7:22 AM

Anonymous Anonymous said...

Well, Language Guy, "skills presuppose knowledge". What dictionary are you using? You are the one who is doing the presupposing, not me. It is not my task to prove the nonexistence of pink elephants. You come up with all these ideas about language, based on a lot of assumptions. I just point out the false or unproven assumptions. You're done with me? Well, if "you don't understand" and "total nonsense" are your arguments, you better just keep ignoring anything that doesn't fit with your ideas. You look so much smarter that way.

11:20 AM

Blogger Marc André Bélanger said...

Once again, coming late...

I mostly agree with LG's position. I have so far never encountered a true language universal that couldn't be explained.

A few comments on the comments:
About (centre-)embedding, the sentence "L'homme qui a vu l'homme qui a vu l'ours est mort" is readily understandable in French. I know of no native French speaker who would have problems with it. Perhaps, in discussing things like embedding, in the context of "universal grammar" we should have example from other languages than English.

I concur with LG's observations on the "angle of approach" of linguistics studies. There is a kind of "top-down" vs. "bottom-up" distinction. Coming from a theory (psychomechanics) which was more into the bottom-up approach, this is even more obvious to me. In this theory, sentence construction starts with words, not structure.

Peter: when you say "I doubt there is any grammatical knowledge in our heads except the kind we learn at school" could you define "grammatical knowledge"? Do you mean grammarbook-type knowledge, or knowledge of how words work with each other?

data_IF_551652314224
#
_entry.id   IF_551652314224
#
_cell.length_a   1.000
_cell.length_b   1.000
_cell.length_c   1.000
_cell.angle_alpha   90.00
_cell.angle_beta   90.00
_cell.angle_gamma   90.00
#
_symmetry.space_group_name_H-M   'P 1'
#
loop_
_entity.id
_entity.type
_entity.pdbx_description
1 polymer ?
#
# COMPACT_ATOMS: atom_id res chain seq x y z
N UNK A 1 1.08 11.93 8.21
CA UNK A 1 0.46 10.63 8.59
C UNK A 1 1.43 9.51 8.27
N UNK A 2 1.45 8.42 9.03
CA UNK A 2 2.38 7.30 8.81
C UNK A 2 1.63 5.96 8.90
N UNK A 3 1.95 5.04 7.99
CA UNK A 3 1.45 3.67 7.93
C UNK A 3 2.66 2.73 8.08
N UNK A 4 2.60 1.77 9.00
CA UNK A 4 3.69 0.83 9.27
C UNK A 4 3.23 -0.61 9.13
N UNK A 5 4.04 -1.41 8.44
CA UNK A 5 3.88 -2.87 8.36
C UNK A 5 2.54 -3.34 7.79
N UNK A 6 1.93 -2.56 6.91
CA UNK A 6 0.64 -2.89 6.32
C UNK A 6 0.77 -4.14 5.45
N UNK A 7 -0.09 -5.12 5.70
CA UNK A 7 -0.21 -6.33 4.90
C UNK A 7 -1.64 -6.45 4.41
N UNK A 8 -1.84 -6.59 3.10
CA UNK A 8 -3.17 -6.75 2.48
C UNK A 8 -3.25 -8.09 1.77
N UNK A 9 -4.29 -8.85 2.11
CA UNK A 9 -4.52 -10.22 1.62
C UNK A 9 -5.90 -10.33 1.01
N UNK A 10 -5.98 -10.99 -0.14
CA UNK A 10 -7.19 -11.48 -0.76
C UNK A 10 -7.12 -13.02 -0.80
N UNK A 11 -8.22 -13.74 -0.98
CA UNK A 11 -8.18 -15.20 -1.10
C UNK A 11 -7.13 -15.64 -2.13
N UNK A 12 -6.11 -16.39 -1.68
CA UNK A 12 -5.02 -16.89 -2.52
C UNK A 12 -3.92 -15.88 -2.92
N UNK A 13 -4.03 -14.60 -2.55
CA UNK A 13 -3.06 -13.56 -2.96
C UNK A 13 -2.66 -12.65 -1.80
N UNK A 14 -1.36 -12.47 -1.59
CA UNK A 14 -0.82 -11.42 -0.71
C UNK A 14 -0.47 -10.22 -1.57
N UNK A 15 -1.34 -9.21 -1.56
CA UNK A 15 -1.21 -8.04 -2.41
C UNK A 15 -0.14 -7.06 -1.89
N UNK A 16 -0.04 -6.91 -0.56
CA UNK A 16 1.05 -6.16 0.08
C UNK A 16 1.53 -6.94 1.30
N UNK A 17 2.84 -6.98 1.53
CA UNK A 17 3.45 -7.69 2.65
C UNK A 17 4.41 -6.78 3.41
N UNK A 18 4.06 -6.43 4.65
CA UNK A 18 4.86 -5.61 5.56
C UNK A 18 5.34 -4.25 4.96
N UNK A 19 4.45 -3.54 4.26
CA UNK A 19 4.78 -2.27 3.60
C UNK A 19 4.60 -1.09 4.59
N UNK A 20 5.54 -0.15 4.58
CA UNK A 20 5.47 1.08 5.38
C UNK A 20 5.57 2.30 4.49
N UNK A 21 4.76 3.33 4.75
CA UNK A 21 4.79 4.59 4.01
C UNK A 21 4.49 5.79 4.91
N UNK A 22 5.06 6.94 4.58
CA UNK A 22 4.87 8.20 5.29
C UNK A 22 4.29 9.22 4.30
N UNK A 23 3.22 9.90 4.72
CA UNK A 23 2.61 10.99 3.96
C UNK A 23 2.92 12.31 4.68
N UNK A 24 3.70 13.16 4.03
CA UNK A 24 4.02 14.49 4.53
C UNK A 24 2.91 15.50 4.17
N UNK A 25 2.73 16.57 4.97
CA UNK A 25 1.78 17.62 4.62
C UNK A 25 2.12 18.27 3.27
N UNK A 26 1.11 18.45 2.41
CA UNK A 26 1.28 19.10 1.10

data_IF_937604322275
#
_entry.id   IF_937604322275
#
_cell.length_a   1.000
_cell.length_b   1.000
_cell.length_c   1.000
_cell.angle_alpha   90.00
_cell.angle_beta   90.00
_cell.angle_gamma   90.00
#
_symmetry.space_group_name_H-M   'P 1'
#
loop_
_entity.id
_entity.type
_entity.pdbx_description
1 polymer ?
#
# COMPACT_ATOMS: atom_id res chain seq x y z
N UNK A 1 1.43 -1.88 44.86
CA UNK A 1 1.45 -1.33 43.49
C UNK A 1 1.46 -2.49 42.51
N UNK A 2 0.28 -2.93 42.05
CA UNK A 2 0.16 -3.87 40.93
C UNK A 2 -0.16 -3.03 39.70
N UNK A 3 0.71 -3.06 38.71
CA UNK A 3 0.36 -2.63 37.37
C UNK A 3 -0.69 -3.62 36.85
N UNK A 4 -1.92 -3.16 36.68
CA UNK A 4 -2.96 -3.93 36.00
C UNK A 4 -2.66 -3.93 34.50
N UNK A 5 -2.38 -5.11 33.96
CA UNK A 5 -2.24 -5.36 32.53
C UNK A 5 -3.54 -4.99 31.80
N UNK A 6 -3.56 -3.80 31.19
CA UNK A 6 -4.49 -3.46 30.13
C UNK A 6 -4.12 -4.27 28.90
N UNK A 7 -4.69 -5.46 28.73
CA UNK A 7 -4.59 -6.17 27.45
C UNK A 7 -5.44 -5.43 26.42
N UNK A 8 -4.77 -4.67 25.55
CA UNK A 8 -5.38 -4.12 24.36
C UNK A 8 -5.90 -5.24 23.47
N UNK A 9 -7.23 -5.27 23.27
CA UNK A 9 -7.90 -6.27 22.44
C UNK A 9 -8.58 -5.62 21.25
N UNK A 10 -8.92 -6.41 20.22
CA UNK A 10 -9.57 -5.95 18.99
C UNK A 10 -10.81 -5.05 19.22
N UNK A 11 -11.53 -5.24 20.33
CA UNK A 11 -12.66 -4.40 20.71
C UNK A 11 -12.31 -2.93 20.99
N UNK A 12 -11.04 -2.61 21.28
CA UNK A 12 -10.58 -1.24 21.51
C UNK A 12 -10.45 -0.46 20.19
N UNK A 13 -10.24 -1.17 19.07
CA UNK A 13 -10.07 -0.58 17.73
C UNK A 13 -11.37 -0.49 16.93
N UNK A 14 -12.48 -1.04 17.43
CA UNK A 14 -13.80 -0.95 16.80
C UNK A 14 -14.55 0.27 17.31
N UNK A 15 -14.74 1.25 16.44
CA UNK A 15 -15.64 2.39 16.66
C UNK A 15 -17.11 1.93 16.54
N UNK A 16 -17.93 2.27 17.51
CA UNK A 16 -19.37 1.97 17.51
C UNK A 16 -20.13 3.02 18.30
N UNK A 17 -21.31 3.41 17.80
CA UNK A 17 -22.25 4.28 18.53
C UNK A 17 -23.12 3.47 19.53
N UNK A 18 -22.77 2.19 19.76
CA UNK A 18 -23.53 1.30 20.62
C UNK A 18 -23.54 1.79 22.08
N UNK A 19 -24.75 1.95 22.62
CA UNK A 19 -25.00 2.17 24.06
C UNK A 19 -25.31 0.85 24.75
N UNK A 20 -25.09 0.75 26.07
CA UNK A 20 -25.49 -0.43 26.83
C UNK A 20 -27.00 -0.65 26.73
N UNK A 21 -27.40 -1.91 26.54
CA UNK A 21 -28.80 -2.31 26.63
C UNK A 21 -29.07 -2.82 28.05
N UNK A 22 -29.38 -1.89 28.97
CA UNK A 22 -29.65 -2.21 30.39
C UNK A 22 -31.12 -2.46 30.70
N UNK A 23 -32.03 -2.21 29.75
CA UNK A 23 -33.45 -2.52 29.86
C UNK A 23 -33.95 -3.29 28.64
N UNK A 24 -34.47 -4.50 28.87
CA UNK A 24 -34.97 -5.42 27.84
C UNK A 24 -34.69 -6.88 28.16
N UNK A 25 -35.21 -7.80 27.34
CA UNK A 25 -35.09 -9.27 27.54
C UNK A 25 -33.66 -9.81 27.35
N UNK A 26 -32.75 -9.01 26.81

Frank: "Colorless green ideas sleep furiously" could mean "New [green] ideas with no political orientation [colorless] are left unsaid [sleep] though they rage in some minds". "Most of us in the west have our genetic sources within the west". My friend whose parents are Hungarian (not a Western language) is a native English speaker.

I agree the skills imply knowledge. Unless we agree on a mcuh more restrictive definition of what constitute "knowledge". Knowledge is not necessarily "sayable". Cannot necessarily be expressed in words. Before going further, I think that both LG and Peter should tell us what they mean by that word, and by "skill".

12:10 PM

Anonymous Anonymous said...

The sentence L'homme qui a vu l'homme qui a vu l'ours est mort has only one level of embedding. I doubt the French can understand a sentence with four or more levels of embedding, any better than other people.

Marc André Bélanger, I don't think there is any point trying to define something that isn't there. If people claim we use grammatical knowledge when we use language, it is up to them to define it.

How does skill imply knowledge? When I ride a bicycle, usually, I use knowledge about my environment. I know the traffic rules. I know where I am, I know where I want to go, and I know what route to take to get there. But I don't know how to actually ride a bike. I don't know how to keep from falling over, and yet I don't fall. Put me on a bike on the middle of a square, with no other traffic to consider, with amnesia as severe as for me not to remember my name, and I can still ride on my bicycle. It is a skill. Riding itself does not involve knowledge.

1:57 PM

Blogger The Language Guy said...

Thanks Marc André. The problem of understanding here between Peter and me may turn on the distinction Chomsky made ages ago between explicit and tacit knowledge. When Peter speaks of grammatical knowledge our teachers taught us, he is, I imagine, speaking of explicit knowledge -- the sort of knowledge you could recall and recount to others. However, as Chomsky correctly argued the linguistic knowledge even untutored speakers have is tacit knowledge.